Application Programming Interface (API) securely communicate with the EHR and EDC. API’s capture authenticated data and transfer it from one interface to the next. Using the EHR patient encounters, EDC systems can auto-populate and generate source documents. The direct transfer of information reduces the errors of manual transcription, enabling cleaner data that is more cost- and time-effective.

A patient enrolled in a clinical trial has to sign the informed consent from the trial sponsor. With interoperability between the EHR and EDC, the patient has a unified identity across the two systems. To secure PHI, the trial sponsors must have access exclusively to the encounters related to the trial. Does the IC from the physician or clinical trial sponsor address this complex interoperability at the patient contact?

Shortcomings in informed consent with the integration of EHR - Real world evidence

A newer terminology, in clinical research, is real-world data (RWD) and real-world evidence (RWE). The additional data augments the current knowledge base. Controversies surround some regulatory aspects in clinical trial design. We derive RWE from aggregating and analyzing real-world data elements.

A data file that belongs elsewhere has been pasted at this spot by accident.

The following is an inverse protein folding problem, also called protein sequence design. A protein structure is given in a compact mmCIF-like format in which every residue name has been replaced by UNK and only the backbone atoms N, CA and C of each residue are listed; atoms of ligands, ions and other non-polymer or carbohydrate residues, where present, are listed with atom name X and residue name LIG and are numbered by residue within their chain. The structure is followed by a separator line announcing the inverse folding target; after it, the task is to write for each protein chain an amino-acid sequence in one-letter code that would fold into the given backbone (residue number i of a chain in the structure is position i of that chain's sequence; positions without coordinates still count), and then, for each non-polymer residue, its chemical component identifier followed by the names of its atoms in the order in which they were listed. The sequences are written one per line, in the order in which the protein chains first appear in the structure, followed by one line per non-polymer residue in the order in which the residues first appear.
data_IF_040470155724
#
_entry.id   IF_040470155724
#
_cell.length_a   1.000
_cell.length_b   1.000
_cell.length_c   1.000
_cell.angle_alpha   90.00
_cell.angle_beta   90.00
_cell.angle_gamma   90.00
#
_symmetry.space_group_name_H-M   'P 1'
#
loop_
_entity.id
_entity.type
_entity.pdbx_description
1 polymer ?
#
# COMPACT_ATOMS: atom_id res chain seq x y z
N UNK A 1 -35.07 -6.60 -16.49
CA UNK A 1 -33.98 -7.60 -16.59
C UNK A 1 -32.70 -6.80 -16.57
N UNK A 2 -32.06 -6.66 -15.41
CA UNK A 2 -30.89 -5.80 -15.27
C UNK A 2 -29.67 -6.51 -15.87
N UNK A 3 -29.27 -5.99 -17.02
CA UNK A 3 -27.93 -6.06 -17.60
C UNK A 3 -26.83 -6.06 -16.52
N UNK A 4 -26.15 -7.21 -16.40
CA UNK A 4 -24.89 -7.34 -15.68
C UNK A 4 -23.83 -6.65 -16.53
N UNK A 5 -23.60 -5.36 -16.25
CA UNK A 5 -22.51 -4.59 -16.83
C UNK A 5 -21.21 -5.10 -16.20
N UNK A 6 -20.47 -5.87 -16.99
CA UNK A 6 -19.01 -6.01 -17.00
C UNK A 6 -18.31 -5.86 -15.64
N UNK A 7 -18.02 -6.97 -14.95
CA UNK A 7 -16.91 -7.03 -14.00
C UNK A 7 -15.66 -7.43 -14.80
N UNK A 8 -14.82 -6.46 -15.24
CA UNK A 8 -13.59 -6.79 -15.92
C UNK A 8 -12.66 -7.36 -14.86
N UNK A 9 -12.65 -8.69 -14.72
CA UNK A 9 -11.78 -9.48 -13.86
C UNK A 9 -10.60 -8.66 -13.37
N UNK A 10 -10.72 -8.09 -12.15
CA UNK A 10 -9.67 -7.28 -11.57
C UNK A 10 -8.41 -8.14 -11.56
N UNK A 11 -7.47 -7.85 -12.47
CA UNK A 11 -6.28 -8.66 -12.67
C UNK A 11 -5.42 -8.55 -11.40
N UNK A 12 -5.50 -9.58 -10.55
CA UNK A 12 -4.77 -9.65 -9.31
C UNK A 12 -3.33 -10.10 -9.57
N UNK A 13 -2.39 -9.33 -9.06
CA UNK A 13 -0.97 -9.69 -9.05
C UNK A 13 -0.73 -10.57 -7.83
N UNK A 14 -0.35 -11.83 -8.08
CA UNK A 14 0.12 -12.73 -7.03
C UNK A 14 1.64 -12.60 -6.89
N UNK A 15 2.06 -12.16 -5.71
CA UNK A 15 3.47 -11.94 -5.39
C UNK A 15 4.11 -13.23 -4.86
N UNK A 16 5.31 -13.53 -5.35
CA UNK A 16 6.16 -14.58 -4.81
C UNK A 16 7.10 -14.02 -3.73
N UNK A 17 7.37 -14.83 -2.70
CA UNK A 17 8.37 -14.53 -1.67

What are real-world data elements? They are a composite review and interpretation of data in the healthcare delivery system from sources like claims and billing activities, registries and data gathered from mobile devices.

The 21st-century Cures Act, passed in 2016, defined RWD and RWE. Real World Data is patient health information collected from sources outside of traditional clinical trials. Some sources of real-world data are EHRs, reimbursement claims, and billing, product and disease registries, patient-generated data in home use settings and mobile devices. Clinical evidence, collected by analysis of RWD, is called RWE. The interoperable use of this diversely owned data will improve quality outcomes. Clinical trial sponsors are highly motivated to use the data to make additional efficacy claims. 


The patient who is at the doctor’s visit has not signed a consent for the release of RWD.

The need to reformat Informed Consent